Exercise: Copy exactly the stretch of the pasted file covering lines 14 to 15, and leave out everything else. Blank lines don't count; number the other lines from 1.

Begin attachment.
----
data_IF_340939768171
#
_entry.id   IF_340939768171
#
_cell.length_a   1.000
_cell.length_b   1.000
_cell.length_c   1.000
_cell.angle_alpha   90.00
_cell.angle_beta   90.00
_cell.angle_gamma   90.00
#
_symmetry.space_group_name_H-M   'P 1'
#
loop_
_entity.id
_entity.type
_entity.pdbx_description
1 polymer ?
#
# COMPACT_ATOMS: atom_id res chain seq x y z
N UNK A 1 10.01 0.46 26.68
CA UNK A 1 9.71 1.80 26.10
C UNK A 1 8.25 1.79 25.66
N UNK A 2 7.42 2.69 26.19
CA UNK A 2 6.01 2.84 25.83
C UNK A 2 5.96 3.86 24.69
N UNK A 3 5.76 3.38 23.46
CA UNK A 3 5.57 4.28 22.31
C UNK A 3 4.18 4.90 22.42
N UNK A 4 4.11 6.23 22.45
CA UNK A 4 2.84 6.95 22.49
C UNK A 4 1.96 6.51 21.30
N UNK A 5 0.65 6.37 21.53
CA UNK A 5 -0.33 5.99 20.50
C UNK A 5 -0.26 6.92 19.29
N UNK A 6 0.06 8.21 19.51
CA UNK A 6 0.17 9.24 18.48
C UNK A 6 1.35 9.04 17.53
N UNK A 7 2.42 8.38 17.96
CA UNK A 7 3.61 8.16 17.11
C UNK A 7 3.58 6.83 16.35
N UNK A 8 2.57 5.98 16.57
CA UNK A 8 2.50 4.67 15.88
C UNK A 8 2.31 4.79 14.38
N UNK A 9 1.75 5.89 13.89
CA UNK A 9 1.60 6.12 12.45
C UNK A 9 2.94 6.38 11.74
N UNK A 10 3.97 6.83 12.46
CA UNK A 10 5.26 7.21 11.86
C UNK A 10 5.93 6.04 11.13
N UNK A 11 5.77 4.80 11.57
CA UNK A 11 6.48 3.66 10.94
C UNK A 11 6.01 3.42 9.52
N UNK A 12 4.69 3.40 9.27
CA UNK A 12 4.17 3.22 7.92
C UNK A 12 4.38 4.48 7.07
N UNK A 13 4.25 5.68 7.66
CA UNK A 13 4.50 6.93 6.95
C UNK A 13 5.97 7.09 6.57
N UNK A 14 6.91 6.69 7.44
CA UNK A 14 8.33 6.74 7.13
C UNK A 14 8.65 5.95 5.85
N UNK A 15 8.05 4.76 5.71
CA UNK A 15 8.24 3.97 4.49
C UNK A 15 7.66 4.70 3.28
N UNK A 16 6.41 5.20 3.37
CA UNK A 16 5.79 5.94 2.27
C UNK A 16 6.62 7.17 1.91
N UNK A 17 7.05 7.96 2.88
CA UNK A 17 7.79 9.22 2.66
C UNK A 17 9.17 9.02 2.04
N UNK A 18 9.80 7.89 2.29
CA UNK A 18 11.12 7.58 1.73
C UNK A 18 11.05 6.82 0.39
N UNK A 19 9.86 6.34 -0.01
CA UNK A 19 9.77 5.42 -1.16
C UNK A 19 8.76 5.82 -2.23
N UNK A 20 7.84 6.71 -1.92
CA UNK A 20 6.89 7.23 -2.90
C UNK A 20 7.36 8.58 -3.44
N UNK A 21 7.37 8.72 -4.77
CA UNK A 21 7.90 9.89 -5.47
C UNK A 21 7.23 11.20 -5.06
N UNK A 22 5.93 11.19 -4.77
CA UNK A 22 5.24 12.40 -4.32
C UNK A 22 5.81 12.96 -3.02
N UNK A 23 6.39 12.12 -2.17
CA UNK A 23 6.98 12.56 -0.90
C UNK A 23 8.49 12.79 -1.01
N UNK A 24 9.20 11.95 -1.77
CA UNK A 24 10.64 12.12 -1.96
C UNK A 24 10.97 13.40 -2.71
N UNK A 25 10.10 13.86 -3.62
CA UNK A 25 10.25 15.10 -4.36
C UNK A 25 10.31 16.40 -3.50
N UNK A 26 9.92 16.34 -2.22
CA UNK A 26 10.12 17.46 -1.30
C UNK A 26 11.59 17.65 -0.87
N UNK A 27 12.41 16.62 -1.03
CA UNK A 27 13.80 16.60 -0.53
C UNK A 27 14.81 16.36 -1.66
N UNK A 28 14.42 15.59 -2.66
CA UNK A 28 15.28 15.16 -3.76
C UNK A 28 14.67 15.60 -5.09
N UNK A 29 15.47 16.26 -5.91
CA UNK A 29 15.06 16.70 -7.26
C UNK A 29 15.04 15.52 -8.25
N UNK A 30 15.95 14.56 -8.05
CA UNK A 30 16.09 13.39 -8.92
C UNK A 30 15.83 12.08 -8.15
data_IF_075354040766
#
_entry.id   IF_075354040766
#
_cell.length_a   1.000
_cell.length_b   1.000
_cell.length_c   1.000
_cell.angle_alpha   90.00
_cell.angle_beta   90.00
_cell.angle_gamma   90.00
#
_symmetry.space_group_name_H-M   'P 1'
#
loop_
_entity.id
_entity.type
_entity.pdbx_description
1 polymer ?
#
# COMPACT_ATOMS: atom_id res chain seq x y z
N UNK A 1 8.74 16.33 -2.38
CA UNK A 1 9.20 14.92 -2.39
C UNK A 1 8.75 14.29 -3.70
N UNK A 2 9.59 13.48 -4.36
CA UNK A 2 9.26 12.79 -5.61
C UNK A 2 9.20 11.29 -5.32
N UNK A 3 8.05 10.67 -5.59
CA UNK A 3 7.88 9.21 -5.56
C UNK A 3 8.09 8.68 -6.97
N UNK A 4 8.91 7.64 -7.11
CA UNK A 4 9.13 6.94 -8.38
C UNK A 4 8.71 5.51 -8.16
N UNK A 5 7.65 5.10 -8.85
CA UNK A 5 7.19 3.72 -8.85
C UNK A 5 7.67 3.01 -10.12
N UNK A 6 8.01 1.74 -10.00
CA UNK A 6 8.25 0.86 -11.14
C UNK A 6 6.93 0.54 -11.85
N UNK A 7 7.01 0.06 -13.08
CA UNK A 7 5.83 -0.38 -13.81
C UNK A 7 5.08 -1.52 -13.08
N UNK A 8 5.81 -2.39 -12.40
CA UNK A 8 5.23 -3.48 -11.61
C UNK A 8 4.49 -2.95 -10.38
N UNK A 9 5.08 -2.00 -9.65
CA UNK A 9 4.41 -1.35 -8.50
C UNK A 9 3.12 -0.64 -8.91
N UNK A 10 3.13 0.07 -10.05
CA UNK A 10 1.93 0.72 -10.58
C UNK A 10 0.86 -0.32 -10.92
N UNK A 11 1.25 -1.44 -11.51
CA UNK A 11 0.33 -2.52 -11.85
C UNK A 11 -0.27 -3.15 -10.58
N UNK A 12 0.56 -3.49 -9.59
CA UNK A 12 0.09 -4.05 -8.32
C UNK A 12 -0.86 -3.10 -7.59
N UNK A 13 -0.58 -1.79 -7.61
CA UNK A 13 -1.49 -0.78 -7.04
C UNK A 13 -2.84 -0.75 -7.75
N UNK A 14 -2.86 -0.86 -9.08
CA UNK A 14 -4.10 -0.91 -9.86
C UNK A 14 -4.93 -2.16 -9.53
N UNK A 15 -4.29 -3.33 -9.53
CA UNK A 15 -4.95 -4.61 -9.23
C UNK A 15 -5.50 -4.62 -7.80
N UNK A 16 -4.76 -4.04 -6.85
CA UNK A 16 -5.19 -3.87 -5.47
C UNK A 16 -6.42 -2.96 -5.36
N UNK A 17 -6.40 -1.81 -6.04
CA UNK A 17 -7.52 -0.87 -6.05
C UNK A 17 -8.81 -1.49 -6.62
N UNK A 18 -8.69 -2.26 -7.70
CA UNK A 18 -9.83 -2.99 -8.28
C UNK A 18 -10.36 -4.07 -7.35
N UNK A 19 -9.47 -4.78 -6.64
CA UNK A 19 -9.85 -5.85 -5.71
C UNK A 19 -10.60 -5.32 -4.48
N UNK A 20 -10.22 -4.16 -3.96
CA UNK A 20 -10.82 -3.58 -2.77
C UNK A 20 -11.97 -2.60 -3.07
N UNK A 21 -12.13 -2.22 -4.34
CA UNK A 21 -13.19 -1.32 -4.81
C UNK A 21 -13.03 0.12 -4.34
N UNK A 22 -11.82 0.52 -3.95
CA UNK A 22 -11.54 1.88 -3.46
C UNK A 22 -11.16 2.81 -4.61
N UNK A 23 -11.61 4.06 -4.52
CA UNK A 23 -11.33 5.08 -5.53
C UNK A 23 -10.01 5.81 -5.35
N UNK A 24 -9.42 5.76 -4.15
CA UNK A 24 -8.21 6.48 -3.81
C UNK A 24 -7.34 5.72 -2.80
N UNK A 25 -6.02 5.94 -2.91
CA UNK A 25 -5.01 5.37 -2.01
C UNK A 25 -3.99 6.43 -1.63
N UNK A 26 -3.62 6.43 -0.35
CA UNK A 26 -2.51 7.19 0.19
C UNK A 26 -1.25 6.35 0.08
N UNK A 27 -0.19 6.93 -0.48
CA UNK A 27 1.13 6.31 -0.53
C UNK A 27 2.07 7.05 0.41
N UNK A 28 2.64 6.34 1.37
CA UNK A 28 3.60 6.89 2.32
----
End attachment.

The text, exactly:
loop_
_entity.id